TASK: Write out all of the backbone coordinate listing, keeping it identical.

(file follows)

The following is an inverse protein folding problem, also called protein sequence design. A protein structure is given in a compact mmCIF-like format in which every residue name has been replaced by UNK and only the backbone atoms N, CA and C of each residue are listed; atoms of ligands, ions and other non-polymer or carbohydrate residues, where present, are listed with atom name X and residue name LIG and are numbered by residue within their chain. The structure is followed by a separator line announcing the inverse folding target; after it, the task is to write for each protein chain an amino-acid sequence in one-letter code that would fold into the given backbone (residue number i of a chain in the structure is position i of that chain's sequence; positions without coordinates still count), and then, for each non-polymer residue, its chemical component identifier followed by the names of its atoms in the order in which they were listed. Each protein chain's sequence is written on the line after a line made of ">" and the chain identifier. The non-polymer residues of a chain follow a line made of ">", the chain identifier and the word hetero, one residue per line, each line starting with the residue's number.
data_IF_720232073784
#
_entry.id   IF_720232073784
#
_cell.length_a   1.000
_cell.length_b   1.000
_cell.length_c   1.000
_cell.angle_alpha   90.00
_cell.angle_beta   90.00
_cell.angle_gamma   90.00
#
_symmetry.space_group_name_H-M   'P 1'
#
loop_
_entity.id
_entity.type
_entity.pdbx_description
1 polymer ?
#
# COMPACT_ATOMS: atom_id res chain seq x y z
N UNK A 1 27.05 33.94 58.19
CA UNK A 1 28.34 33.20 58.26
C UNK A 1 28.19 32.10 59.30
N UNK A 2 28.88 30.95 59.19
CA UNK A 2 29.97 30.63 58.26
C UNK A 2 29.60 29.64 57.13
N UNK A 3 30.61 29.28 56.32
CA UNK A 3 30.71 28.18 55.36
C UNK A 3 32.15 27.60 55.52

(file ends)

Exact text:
The following is an inverse protein folding problem, also called protein sequence design. A protein structure is given in a compact mmCIF-like format in which every residue name has been replaced by UNK and only the backbone atoms N, CA and C of each residue are listed; atoms of ligands, ions and other non-polymer or carbohydrate residues, where present, are listed with atom name X and residue name LIG and are numbered by residue within their chain. The structure is followed by a separator line announcing the inverse folding target; after it, the task is to write for each protein chain an amino-acid sequence in one-letter code that would fold into the given backbone (residue number i of a chain in the structure is position i of that chain's sequence; positions without coordinates still count), and then, for each non-polymer residue, its chemical component identifier followed by the names of its atoms in the order in which they were listed. Each protein chain's sequence is written on the line after a line made of ">" and the chain identifier. The non-polymer residues of a chain follow a line made of ">", the chain identifier and the word hetero, one residue per line, each line starting with the residue's number.
data_IF_720232073784
#
_entry.id   IF_720232073784
#
_cell.length_a   1.000
_cell.length_b   1.000
_cell.length_c   1.000
_cell.angle_alpha   90.00
_cell.angle_beta   90.00
_cell.angle_gamma   90.00
#
_symmetry.space_group_name_H-M   'P 1'
#
loop_
_entity.id
_entity.type
_entity.pdbx_description
1 polymer ?
#
# COMPACT_ATOMS: atom_id res chain seq x y z
N UNK A 1 27.05 33.94 58.19
CA UNK A 1 28.34 33.20 58.26
C UNK A 1 28.19 32.10 59.30
N UNK A 2 28.88 30.95 59.19
CA UNK A 2 29.97 30.63 58.26
C UNK A 2 29.60 29.64 57.13
N UNK A 3 30.61 29.28 56.32
CA UNK A 3 30.71 28.18 55.36
C UNK A 3 32.15 27.60 55.52